The New Community Engagement
By Lawrence Hardy
Andrea Lawful-Trainer calls it simply “The Code,” and while that might sound like a great name for an action-espionage thriller, she’s talking about something more routine: the way school districts and the people who work in them conduct their business.
There’s nothing wrong with The Code, by the way. In fact, you could say it’s indispensible. Businesses, the military, government agencies -- they all have systems for dealing with the increasingly complex arenas in which they operate. And the same goes for school districts. Just don’t expect parents to be experts at cracking your code -- at least, not without a lot of help.
“Most parents don’t know how to navigate a school,” says Lawful-Trainer, a member of Pennsylvania’s Abington School Board and an ex officio minority delegate to NSBA’s Board of Directors.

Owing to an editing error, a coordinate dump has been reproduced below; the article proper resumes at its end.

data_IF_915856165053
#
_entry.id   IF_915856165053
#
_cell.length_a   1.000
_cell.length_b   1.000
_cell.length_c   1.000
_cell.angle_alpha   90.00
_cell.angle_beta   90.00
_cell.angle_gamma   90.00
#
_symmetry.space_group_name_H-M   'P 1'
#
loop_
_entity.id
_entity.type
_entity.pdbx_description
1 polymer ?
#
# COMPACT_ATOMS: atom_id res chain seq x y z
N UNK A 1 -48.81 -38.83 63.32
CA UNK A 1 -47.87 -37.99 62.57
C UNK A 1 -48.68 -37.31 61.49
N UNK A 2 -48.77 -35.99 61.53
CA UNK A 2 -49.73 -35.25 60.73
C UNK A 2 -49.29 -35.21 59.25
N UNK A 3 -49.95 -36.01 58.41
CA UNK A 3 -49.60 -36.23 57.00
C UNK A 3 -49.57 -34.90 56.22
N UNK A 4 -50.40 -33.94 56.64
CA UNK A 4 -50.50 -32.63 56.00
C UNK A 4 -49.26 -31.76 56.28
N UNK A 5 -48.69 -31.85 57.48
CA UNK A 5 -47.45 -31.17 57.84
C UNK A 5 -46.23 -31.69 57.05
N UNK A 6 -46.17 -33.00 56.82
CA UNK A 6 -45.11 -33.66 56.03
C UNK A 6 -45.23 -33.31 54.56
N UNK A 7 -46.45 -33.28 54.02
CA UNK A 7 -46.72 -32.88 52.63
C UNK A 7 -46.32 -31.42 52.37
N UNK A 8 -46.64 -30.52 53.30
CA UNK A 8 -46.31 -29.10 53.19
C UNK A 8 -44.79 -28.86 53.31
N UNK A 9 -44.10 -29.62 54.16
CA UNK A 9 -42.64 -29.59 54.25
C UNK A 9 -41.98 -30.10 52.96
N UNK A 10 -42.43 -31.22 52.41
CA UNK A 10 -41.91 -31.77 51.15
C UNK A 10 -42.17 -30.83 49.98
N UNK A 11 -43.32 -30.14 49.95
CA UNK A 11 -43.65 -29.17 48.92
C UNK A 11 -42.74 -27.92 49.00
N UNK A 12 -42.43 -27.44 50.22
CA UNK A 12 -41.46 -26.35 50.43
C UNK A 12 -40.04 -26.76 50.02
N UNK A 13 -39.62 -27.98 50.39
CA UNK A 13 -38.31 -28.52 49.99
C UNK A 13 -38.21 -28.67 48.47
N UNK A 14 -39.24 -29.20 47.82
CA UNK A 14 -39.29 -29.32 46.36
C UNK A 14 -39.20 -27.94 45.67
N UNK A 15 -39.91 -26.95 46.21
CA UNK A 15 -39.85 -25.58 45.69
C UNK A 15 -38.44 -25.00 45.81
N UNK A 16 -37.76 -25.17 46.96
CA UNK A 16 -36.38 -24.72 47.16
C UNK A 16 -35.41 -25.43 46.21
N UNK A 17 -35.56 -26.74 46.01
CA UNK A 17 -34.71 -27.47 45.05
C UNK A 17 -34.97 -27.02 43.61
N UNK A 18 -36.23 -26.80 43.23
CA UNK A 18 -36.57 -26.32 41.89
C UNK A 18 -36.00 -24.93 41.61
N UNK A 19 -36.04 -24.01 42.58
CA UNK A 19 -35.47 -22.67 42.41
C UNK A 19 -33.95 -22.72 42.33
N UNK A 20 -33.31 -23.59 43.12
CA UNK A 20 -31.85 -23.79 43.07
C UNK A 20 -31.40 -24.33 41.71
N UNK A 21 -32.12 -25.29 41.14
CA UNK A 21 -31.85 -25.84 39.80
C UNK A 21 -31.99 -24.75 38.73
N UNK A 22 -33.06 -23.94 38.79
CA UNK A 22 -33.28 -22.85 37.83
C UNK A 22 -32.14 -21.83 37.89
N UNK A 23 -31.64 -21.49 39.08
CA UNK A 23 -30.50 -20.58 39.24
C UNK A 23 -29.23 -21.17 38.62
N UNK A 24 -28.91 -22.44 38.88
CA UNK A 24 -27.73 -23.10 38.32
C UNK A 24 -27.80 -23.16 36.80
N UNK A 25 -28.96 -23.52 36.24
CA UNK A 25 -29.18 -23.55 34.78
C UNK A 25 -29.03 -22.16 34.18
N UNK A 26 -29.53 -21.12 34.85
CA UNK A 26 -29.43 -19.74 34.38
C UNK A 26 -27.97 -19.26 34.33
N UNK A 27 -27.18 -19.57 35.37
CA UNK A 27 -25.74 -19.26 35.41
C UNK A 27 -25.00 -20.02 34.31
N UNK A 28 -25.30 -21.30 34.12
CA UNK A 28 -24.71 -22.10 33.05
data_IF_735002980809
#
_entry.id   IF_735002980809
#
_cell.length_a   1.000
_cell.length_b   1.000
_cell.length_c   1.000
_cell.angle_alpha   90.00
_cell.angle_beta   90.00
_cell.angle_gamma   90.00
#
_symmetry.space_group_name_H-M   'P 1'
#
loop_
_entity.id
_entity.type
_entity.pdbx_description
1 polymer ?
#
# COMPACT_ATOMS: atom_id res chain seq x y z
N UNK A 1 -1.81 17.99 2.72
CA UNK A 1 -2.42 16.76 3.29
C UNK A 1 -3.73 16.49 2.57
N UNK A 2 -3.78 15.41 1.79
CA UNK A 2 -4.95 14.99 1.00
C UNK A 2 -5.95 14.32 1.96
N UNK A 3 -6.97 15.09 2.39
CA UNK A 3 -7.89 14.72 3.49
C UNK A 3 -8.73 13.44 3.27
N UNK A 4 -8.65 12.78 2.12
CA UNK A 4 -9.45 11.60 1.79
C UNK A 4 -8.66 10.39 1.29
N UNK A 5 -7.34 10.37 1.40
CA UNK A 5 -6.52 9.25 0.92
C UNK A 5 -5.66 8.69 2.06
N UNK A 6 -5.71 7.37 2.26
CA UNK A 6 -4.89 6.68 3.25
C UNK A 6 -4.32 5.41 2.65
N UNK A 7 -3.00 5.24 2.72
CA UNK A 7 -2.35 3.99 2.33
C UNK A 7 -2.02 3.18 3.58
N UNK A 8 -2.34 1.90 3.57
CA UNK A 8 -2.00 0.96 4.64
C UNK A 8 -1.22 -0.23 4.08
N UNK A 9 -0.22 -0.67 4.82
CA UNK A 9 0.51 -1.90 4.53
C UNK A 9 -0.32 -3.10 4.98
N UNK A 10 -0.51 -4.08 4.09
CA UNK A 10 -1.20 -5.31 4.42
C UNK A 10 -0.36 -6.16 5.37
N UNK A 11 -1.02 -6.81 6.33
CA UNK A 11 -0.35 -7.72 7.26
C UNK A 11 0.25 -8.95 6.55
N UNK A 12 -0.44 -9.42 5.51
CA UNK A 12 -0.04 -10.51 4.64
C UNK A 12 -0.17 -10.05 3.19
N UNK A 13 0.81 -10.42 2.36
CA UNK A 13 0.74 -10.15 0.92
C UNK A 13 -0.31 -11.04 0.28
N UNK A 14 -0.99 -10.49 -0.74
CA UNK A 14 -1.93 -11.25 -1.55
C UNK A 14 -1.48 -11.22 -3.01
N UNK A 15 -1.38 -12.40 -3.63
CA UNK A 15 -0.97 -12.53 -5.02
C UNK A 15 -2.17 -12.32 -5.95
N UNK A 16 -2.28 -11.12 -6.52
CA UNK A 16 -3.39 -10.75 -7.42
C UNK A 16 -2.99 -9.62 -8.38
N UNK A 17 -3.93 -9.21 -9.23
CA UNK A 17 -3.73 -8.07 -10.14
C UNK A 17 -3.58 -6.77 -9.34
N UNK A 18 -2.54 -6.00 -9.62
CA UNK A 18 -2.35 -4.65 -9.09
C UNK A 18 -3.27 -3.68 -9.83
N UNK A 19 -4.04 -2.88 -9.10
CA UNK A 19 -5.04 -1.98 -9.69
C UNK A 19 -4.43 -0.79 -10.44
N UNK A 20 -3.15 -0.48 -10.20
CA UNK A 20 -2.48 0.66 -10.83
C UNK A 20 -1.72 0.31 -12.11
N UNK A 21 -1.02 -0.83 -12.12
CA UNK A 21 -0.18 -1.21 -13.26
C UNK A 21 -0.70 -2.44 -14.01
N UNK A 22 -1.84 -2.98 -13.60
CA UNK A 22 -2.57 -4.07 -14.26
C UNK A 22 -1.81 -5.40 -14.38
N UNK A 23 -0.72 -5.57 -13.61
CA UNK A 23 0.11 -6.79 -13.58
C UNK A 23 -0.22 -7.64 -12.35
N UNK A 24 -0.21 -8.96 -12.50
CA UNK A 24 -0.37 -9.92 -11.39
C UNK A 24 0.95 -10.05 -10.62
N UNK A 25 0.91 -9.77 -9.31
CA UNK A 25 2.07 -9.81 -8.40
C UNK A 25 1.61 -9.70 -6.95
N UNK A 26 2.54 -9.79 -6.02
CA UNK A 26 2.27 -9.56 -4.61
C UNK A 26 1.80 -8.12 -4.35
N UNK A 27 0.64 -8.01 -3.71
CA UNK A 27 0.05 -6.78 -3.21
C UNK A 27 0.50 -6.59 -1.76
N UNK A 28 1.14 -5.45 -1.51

Breaking down The Code involves more than simply translating educational jargon into words parents can understand (though that’s a good place to start). It means changing the way school districts respond to parents and make them a part of what should be a community enterprise, the work of educating the next generation.
“Families are welcome in many, many school districts,” Lawful-Trainer says. “They don’t believe that they are. They don’t feel that they are.” What’s sometimes missing, she says, is not an attempt at outreach (all of those picnics and parent nights), but a plan for fostering long-term relationships.
How important is it for parents to feel welcome in your schools? Just ask Anne W. Foster, executive director of Parents for Public Schools (PPS), a nonprofit group that began in Jackson, Miss., more than 20 years ago and has branched out to 15 chapters in 11 states.
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